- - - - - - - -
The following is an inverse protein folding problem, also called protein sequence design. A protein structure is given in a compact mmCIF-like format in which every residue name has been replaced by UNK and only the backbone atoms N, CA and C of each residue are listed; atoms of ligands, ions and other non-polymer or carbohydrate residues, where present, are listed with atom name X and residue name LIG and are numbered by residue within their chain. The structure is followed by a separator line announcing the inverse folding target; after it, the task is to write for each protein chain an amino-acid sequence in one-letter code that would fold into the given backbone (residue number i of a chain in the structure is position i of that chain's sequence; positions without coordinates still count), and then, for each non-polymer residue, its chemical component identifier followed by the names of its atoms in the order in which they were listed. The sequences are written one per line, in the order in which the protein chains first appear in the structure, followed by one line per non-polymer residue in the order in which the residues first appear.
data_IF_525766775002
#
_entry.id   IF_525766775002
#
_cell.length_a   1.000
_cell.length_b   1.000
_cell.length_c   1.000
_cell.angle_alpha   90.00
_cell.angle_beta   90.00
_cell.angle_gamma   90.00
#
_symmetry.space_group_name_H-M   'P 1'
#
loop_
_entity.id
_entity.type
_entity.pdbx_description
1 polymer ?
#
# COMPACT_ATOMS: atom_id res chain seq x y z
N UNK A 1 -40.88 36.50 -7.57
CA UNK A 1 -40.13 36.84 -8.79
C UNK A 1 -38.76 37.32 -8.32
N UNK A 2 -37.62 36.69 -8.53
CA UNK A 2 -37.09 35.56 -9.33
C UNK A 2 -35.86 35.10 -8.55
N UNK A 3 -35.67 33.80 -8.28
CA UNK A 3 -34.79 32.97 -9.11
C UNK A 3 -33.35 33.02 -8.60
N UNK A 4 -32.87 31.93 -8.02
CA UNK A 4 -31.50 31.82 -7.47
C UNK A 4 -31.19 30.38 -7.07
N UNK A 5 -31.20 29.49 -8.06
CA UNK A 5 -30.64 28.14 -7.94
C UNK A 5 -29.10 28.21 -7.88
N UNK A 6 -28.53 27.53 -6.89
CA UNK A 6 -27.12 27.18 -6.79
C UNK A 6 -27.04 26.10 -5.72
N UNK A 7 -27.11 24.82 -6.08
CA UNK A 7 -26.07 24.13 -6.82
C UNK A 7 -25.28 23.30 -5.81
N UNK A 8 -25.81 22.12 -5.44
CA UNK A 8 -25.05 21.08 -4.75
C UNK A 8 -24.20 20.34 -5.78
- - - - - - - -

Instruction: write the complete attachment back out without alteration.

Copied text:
The following is an inverse protein folding problem, also called protein sequence design. A protein structure is given in a compact mmCIF-like format in which every residue name has been replaced by UNK and only the backbone atoms N, CA and C of each residue are listed; atoms of ligands, ions and other non-polymer or carbohydrate residues, where present, are listed with atom name X and residue name LIG and are numbered by residue within their chain. The structure is followed by a separator line announcing the inverse folding target; after it, the task is to write for each protein chain an amino-acid sequence in one-letter code that would fold into the given backbone (residue number i of a chain in the structure is position i of that chain's sequence; positions without coordinates still count), and then, for each non-polymer residue, its chemical component identifier followed by the names of its atoms in the order in which they were listed. The sequences are written one per line, in the order in which the protein chains first appear in the structure, followed by one line per non-polymer residue in the order in which the residues first appear.
data_IF_525766775002
#
_entry.id   IF_525766775002
#
_cell.length_a   1.000
_cell.length_b   1.000
_cell.length_c   1.000
_cell.angle_alpha   90.00
_cell.angle_beta   90.00
_cell.angle_gamma   90.00
#
_symmetry.space_group_name_H-M   'P 1'
#
loop_
_entity.id
_entity.type
_entity.pdbx_description
1 polymer ?
#
# COMPACT_ATOMS: atom_id res chain seq x y z
N UNK A 1 -40.88 36.50 -7.57
CA UNK A 1 -40.13 36.84 -8.79
C UNK A 1 -38.76 37.32 -8.32
N UNK A 2 -37.62 36.69 -8.53
CA UNK A 2 -37.09 35.56 -9.33
C UNK A 2 -35.86 35.10 -8.55
N UNK A 3 -35.67 33.80 -8.28
CA UNK A 3 -34.79 32.97 -9.11
C UNK A 3 -33.35 33.02 -8.60
N UNK A 4 -32.87 31.93 -8.02
CA UNK A 4 -31.50 31.82 -7.47
C UNK A 4 -31.19 30.38 -7.07
N UNK A 5 -31.20 29.49 -8.06
CA UNK A 5 -30.64 28.14 -7.94
C UNK A 5 -29.10 28.21 -7.88
N UNK A 6 -28.53 27.53 -6.89
CA UNK A 6 -27.12 27.18 -6.79
C UNK A 6 -27.04 26.10 -5.72
N UNK A 7 -27.11 24.82 -6.08
CA UNK A 7 -26.07 24.13 -6.82
C UNK A 7 -25.28 23.30 -5.81
N UNK A 8 -25.81 22.12 -5.44
CA UNK A 8 -25.05 21.08 -4.75
C UNK A 8 -24.20 20.34 -5.78